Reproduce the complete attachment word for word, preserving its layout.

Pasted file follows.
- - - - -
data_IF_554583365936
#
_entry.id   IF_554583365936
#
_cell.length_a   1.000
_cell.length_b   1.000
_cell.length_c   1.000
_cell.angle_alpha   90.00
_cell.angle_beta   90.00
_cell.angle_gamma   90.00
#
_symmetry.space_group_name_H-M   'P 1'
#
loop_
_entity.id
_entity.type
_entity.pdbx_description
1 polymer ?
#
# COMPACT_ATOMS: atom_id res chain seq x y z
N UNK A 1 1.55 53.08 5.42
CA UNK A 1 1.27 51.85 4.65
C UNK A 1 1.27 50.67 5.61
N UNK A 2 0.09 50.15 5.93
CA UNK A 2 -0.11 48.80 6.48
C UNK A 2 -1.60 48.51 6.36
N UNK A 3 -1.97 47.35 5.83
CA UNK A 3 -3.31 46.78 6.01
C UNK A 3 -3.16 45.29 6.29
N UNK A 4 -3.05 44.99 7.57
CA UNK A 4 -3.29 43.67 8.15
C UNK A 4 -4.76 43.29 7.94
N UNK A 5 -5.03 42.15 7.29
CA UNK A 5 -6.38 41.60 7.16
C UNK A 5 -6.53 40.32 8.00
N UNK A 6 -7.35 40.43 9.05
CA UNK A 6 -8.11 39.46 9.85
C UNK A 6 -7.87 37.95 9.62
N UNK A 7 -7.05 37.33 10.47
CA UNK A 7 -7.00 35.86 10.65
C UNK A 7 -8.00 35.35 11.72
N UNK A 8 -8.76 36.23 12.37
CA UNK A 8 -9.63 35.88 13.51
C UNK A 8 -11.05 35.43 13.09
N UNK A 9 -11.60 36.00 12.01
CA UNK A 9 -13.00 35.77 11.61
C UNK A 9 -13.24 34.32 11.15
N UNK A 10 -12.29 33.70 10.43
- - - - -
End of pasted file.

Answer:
data_IF_554583365936
#
_entry.id   IF_554583365936
#
_cell.length_a   1.000
_cell.length_b   1.000
_cell.length_c   1.000
_cell.angle_alpha   90.00
_cell.angle_beta   90.00
_cell.angle_gamma   90.00
#
_symmetry.space_group_name_H-M   'P 1'
#
loop_
_entity.id
_entity.type
_entity.pdbx_description
1 polymer ?
#
# COMPACT_ATOMS: atom_id res chain seq x y z
N UNK A 1 1.55 53.08 5.42
CA UNK A 1 1.27 51.85 4.65
C UNK A 1 1.27 50.67 5.61
N UNK A 2 0.09 50.15 5.93
CA UNK A 2 -0.11 48.80 6.48
C UNK A 2 -1.60 48.51 6.36
N UNK A 3 -1.97 47.35 5.83
CA UNK A 3 -3.31 46.78 6.01
C UNK A 3 -3.16 45.29 6.29
N UNK A 4 -3.05 44.99 7.57
CA UNK A 4 -3.29 43.67 8.15
C UNK A 4 -4.76 43.29 7.94
N UNK A 5 -5.03 42.15 7.29
CA UNK A 5 -6.38 41.60 7.16
C UNK A 5 -6.53 40.32 8.00
N UNK A 6 -7.35 40.43 9.05
CA UNK A 6 -8.11 39.46 9.85
C UNK A 6 -7.87 37.95 9.62
N UNK A 7 -7.05 37.33 10.47
CA UNK A 7 -7.00 35.86 10.65
C UNK A 7 -8.00 35.35 11.72
N UNK A 8 -8.76 36.23 12.37
CA UNK A 8 -9.63 35.88 13.51
C UNK A 8 -11.05 35.43 13.09
N UNK A 9 -11.60 36.00 12.01
CA UNK A 9 -13.00 35.77 11.61
C UNK A 9 -13.24 34.32 11.15
N UNK A 10 -12.29 33.70 10.43